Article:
My favorite movie in this area, one that deals with who stands for what is right and what is wrong, is The Verdict. You cannot find another title of a movie that has so much to do with what the film is about. The word "verdict" is derived from the Latin and means "to speak the truth." This movie shows how lies can have tragic consequences and how outward appearances are not good indicators as to who is the most reliable source of truth. It is here where the marriage of Lumet with writer David Mamet is a match made in screenwriting heaven. Mamet, too, deals with the line between justice and injustice, society's rules and the breaking of those rules, in such films as House of Games, The Spanish Prisoner, Glengarry Glen Ross, and The Edge.

The Verdict, a 1982 film, showcases Paul Newman—in maybe his best performance—as Frank Galvin, a promising lawyer who has fallen from legal and ethical grace in the Catholic world of Boston's jurisprudence. We first see him as an alcoholic who tries to fund visits to his favorite bar by browsing the obituaries and soliciting representation from grieving families at funerals, pretending to be a friend of the deceased. His foul-mouthed mentor, Mick (Jack Warden), throws a potentially lucrative malpractice case his way. At first, Frank is just out for the money, looking for a quick settlement. He reassures the family of the comatose victim while not revealing his dilapidated office (an expressionistic touch that mirrors his life), under the pretense that it is filled with paper for another case (a lie). He also hangs a sheet of paper on his door that says he is meeting with the judge (untrue).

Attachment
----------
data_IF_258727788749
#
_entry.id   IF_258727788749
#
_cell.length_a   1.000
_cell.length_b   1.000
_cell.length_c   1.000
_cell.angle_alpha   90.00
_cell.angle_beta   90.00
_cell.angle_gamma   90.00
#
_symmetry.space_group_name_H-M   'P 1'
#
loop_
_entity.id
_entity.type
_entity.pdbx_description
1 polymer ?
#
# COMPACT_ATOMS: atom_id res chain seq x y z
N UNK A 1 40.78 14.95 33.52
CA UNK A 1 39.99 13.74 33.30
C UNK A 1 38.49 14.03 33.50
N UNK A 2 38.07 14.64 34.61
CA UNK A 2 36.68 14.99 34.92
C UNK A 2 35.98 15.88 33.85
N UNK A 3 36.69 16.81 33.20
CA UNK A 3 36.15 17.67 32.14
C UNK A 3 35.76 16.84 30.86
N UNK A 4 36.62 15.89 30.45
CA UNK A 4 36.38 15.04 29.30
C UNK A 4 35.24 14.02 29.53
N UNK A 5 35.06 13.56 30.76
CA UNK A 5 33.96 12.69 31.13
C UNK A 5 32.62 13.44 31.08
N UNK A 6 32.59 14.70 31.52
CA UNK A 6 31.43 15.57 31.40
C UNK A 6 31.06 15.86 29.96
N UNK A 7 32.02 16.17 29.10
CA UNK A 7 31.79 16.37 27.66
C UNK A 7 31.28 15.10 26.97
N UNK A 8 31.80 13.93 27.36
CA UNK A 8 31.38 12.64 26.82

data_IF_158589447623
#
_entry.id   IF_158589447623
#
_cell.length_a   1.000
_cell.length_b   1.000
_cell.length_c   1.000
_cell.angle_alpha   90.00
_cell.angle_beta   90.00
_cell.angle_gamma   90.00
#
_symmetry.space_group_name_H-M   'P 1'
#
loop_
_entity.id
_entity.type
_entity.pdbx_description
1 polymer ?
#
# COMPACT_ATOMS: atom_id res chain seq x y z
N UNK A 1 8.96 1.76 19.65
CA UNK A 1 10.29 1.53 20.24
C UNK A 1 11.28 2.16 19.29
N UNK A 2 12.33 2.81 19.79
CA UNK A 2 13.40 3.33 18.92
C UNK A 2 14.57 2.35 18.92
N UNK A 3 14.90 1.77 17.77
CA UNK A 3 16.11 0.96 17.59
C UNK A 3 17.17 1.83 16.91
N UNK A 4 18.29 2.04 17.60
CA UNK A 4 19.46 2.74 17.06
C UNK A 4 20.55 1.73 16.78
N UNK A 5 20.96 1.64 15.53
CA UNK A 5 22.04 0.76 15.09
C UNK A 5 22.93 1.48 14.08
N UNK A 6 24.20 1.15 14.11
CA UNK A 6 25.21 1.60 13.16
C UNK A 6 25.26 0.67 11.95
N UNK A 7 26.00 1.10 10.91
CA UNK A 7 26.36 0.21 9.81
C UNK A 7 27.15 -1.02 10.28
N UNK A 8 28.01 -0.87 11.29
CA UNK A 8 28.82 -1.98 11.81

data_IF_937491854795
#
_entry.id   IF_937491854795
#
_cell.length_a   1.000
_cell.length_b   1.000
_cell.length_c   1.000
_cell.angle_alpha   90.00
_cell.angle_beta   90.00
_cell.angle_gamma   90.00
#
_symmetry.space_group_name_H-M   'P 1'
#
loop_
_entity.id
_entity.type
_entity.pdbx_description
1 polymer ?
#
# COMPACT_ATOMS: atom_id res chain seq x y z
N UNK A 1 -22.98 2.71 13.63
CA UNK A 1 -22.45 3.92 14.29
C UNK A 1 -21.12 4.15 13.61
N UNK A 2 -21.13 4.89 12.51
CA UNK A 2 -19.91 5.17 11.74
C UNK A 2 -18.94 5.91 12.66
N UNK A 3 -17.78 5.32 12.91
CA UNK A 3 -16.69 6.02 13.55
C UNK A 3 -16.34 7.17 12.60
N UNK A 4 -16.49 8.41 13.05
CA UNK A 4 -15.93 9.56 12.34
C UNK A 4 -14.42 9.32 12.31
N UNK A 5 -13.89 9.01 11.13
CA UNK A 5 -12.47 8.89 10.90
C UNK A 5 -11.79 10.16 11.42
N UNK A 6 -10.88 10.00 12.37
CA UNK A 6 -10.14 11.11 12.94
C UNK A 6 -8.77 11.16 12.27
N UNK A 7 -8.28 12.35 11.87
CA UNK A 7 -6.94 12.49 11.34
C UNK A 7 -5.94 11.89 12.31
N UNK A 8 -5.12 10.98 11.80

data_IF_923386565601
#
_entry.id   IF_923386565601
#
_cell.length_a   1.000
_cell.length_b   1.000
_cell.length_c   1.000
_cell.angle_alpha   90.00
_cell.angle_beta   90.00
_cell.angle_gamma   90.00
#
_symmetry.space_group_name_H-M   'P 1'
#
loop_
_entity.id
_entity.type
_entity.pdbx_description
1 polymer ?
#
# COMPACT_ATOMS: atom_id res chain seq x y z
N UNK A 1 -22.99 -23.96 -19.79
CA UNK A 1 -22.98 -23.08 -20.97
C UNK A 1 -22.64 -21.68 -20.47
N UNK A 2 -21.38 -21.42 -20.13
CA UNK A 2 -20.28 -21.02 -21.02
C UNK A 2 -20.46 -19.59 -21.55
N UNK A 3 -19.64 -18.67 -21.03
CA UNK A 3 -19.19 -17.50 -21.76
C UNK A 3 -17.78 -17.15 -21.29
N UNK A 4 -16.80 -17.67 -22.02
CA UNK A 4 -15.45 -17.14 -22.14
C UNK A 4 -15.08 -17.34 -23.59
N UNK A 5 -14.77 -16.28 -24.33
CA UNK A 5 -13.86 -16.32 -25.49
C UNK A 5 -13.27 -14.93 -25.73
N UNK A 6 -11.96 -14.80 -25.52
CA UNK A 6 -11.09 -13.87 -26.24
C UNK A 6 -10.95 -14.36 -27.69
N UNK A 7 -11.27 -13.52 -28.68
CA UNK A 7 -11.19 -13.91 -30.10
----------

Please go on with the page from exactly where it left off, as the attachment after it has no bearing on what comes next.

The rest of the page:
Paul Newman stars as a lawyer seeking redemption in Sidney Lumet's The Verdict.